• View Personal Data (for GDPR)
  • Delete Personal Data (GDPR)
  • Download Personal Data (GDPR)
  • Manage external Logins
  • Generate Recovery Codes

These may not be critical for you, but then again, maybe they are! The good news is you can "just" reimplement these yourself in your application, but then, that was the state prior to the introduction of the Identity endpoints.

Either way, you better make sure you've implemented all the logic in your custom endpoints and on the client side correctly, and aren't accidentally exposing any vulnerabilities. After all, the user account management logic is arguably some of the most important in your app, and you're on the hook to implement all of it!

4. You can't change which endpoints are added

Just as you need to add any endpoints which are missing (which is feasible, but annoying), you also can't remove any endpoints from your app. That means the /register endpoint is always there, so anyone will be able to create a new account on your app, whether you want them to or not.

With the Razor Pages default UI, you can at least "override" the pages, and can remove any functionality you want. With the current Identity API endpoints, that's not possible. That functionality may come in the future, but as far as I can tell, for .NET 8, it won't be there.

Even if you ignore all the potential security or architecture concerns, this one feels like it could well end up being a blocker for many people.

5. You can't change how the endpoints work

In a similar vein, just as you can't remove any endpoints, you also can't change any endpoints. The current implementation has no facility for customisation, so if they don't work exactly as you want, then you'll need to implement the whole API surface yourself from scratch.

As an aside, there isn't a "scaffold" approach that works with the new Identity endpoints. The team have discussed a simple option that "dumps" the code for the endpoints in your app so you can customise them if you need to. This obviously solves points 4 and 5, though it also leaves you on the hook for maintaining all those endpoints which may not be something you want to take on…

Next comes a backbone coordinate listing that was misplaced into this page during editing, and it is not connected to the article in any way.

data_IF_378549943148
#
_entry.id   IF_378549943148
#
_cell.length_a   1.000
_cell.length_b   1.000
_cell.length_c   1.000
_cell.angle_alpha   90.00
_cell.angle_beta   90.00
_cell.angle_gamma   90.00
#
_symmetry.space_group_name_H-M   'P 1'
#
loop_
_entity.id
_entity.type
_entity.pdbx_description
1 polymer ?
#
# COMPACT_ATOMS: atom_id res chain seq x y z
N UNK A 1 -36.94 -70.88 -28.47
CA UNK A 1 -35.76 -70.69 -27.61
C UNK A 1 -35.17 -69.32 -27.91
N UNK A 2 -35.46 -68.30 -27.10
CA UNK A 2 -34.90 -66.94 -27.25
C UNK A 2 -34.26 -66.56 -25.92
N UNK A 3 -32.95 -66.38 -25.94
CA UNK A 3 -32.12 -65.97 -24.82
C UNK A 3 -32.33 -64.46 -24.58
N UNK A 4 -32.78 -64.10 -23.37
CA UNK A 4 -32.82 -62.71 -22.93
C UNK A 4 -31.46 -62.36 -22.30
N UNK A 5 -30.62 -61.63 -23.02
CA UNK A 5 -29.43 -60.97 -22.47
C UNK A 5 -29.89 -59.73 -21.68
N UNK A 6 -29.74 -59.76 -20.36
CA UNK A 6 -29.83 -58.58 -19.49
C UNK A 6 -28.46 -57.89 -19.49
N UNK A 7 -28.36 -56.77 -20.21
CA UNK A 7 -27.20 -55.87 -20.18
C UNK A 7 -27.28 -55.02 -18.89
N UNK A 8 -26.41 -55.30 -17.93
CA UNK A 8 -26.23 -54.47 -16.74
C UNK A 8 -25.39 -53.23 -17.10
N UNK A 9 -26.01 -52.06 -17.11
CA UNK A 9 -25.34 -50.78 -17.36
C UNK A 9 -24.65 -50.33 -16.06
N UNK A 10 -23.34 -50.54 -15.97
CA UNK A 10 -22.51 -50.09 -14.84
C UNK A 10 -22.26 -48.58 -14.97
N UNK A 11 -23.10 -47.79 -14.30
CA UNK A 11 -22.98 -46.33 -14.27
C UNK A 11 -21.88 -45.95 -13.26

Ideally, you won't need to customise the endpoints, but there are some common cases where you might want to:

  • Collecting additional claims when you register users. If you want people to provide a nickname at the same time as they register, for example, then you're out of luck currently.
  • Implementing additional MFA flows. If you want to add support for FIDO2, WebAuthn, or Duo Security then you can't use the Identity endpoints.

It's worth noting that as the endpoints use the standard ASP.NET Core Identity managers and stores, anything you can implement at that layer, should work without any issues. For example you can customise the password requirements to update the IdentityOptions and that will all flow through to your endpoints.

My overall recommendation

I'll keep this short, because if you've read the post, you'll know my feelings already. Fundamentally, I think baking a token endpoint directly into ASP.NET Core Identity is going to encourage people to use a non-standard, less-secure solution, when we have many good alternatives. The fact that people are (I'm sure) clamouring for it doesn't feel like a good enough reason, as it's very unlikely people are choosing to take this approach while having a full understanding of the implications.

Purely from an architectural point of view, I can't really recommend you use the Identity API endpoints, but worst case, as long as you use them in cookie mode, you should be ok from the security point of view. But I would still recommend using external authentication instead where possible.

Whether the Identity APIs are otherwise suitable for your needs will depend very much on your requirements. If you want to customise any of the flows (registration flows for example), or you want to remove any endpoints (such as the registration endpoint) then the Identity API endpoints won't work for you currently. Although I expect these limitations will be addressed in a future version of .NET.


In this post I provided an overview of the new Identity endpoints introduced in .NET 8. I described how they're trying to solve the problem of the impedance mismatch between client-side apps and the Razor Pages Default Identity UI. I then described some of the reasons why I think this approach is misguided and could lead to problems for you down the line.

Overall, providing APIs for generating custom access tokens for storage in the browser feels like a step backwards from the increasing trend towards using cookies. Patterns like the BFF pattern provide recommended, extensible, solutions. "Simple" is all well and good, but it comes at a cost in the Identity APIs, and that cost is likely not apparent unless you're steeped in authentication security as your bread and butter.

Andrew Lock | .Net Escapades